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The AdaIC News Winter 1996-1997

In This Edition:

NRC Study Recommends New Software Review Process, Changes in Ada Mandate

Letter from the AJPO: Ada Joint Program Office — The Phoenix

Ada Java Compiler Released

Ada 95 at Work

Academic Ada - Textbook and Special CD-ROM Edition of Ada 95 Compiler Released

Ten Companies Announce New Software Tools Supporting Ada 95

AdaIC Web Pages Redesigned

SRI Issues Final Report, Transitions Activities

Services Building Track Records in Systematic Reuse

Ada & Economics - Data Points Out Long-Term Benefits

How are You Using Ada? And How are You Reusing it?

Ada 95 Tools to be Available on Loan

Ada Calendar


"Top 5%"

"Discovering Ada" - Enhanced CD-ROM Now Available at No Charge to Services, Academia

Trade Group Considering Candidate Bindings for Ada Common Environment

ASEET Symposium Issues Call for Papers

Ada-Europe '97 - International Conference on Reliable Software Technologies

Ada and Reuse News Briefs Combined and Expanded

New and Improved Ada Jobs Page On-Line

NRC Study Recommends New Software Review Process, Changes in Ada Mandate

| Committee Conclusions | Rationale |
| Other Conclusions | Further Information |

On November 1, 1996, the National Research Council (NRC) at the National Academy of Science (NAS) released its report Ada and Beyond: Software Policies for the Department of Defense. The report was the work of the NRC’s “Committee on the Past and Present Contexts for the Use of Ada in the Department of Defense”, created by the NRC’s Computer Science and Telecommunications Board to review current language policy in the Department of Defense (DoD), and to examine the role of Ada in DoD software development. The study was requested by the Office of the Assistant Secretary of Defense for Command, Control, Communications, and Intelligence (ASD C3I). Ø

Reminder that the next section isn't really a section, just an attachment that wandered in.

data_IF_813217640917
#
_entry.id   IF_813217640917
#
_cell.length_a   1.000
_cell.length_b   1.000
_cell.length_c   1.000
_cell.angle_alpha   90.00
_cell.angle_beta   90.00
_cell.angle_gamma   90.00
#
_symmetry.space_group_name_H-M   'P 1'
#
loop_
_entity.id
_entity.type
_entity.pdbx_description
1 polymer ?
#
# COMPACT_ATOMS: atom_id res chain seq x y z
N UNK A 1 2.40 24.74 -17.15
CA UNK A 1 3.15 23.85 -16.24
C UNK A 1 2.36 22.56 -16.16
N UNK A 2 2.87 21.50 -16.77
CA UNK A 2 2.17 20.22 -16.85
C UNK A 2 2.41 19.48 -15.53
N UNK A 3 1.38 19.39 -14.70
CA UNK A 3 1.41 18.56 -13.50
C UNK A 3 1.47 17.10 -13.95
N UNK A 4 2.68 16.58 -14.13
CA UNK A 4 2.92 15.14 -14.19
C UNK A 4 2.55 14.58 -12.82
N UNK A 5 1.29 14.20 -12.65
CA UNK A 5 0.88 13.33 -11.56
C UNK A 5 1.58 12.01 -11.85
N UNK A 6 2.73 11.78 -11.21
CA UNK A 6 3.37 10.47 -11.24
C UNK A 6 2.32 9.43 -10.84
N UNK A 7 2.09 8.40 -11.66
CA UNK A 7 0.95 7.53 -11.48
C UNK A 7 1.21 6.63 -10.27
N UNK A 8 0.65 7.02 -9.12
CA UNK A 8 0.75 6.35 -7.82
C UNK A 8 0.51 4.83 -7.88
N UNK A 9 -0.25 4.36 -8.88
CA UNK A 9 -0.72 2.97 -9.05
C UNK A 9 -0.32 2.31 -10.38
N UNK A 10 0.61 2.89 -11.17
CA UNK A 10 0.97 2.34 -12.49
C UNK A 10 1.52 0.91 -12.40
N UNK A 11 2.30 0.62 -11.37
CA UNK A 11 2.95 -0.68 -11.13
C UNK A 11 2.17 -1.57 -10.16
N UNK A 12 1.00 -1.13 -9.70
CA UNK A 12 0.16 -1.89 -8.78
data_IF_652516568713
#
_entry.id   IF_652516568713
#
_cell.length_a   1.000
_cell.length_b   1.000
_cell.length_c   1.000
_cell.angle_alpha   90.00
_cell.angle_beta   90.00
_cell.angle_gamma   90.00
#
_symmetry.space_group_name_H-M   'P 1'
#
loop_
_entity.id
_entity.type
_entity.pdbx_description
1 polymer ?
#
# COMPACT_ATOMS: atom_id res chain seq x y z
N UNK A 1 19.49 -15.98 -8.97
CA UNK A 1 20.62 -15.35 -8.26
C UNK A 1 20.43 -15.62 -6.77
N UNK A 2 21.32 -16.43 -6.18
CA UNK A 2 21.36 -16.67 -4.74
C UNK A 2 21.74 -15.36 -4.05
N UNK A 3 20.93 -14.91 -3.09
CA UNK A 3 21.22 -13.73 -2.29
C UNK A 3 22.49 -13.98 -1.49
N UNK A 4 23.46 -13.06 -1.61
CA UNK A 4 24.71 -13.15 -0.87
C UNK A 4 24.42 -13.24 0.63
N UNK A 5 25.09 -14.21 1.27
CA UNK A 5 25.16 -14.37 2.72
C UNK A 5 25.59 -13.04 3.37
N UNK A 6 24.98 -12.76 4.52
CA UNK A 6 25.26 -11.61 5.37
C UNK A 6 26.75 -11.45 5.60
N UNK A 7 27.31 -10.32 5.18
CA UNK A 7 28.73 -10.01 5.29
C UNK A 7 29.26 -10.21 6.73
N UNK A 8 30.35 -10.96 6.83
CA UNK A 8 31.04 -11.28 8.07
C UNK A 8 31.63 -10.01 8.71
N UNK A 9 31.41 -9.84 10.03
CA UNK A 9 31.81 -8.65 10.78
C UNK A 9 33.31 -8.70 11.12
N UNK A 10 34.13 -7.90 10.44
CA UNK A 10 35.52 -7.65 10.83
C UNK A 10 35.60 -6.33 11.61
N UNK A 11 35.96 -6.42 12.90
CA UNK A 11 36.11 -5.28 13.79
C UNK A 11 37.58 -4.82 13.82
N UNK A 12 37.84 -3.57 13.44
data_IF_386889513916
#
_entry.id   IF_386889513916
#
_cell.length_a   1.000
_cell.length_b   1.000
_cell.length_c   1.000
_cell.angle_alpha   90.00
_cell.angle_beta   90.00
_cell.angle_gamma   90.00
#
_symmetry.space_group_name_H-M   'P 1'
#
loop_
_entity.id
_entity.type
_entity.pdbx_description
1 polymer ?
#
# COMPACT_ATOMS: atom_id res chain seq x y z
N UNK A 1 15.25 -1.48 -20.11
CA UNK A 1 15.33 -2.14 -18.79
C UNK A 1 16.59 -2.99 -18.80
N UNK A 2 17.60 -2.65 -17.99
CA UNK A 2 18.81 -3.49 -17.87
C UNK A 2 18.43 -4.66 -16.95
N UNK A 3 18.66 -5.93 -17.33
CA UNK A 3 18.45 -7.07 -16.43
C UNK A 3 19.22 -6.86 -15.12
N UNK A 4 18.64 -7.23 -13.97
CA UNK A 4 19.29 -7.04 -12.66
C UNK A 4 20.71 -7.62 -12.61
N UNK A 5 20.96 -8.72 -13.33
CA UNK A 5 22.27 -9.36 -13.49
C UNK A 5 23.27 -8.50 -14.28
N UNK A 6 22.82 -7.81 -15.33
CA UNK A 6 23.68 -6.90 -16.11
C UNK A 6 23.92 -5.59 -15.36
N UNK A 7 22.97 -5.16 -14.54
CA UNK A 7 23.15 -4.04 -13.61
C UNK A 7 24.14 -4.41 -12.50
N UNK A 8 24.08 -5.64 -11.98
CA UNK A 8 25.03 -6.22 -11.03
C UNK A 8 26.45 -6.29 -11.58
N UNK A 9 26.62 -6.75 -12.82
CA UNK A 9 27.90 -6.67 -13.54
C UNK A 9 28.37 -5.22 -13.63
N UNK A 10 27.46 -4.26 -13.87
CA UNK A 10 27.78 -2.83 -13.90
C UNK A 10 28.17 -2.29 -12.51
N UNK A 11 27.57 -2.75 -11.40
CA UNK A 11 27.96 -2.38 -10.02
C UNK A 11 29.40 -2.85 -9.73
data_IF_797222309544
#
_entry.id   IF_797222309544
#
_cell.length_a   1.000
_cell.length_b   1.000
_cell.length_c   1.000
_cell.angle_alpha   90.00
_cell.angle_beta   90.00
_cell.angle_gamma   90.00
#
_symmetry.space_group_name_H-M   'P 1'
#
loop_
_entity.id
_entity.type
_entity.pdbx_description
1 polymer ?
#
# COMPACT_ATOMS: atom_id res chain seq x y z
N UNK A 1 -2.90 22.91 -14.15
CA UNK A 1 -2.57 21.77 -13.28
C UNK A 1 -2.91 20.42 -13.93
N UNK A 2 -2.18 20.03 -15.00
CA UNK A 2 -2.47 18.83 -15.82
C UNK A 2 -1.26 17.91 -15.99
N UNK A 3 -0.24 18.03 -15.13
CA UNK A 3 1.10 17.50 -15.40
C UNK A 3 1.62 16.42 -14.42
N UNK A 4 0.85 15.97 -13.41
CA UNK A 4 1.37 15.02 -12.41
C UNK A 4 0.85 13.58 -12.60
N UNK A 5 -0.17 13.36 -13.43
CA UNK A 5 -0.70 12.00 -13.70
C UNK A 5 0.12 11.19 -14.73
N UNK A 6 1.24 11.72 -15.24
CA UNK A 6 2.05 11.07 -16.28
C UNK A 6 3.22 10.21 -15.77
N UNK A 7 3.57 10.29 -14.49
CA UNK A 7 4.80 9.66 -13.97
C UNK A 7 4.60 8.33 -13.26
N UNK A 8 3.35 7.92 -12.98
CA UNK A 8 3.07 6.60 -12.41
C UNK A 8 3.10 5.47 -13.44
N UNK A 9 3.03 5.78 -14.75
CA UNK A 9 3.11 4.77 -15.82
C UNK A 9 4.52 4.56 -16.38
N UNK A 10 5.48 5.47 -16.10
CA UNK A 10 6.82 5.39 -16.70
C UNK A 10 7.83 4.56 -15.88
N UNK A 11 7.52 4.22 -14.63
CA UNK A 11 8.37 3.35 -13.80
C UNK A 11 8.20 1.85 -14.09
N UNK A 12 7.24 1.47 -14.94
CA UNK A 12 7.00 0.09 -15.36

Committee conclusions

The committee concluded that “vigorous support of Ada would benefit warfighting systems, and recommends that the Department of Defense should continue to use and promote Ada in such systems.” However, the committee found “significant problems with the two primary components of the Defense Department’s current strategy for Ada. First, the current programming language policy requires the use of Ada for all new defense software, which the committee finds to be overly broad in scope. Second, the Defense Department’s plan to discontinue investments in both Ada technology and user-community support will weaken the Ada infrastructure, and will work against any requirement to use Ada in the future.”

The committee recommended that DoD take the following steps regarding Ada:

  1. “Continue to require Ada for its warfighting software and drop the Ada requirement for its other software.”

  2. “Provide roughly $15 million per year for Ada infrastructure support, or drop the requirement to use Ada entirely.”

  3. “Make programming language decisions in the context of a Software Engineering Plan Review process.”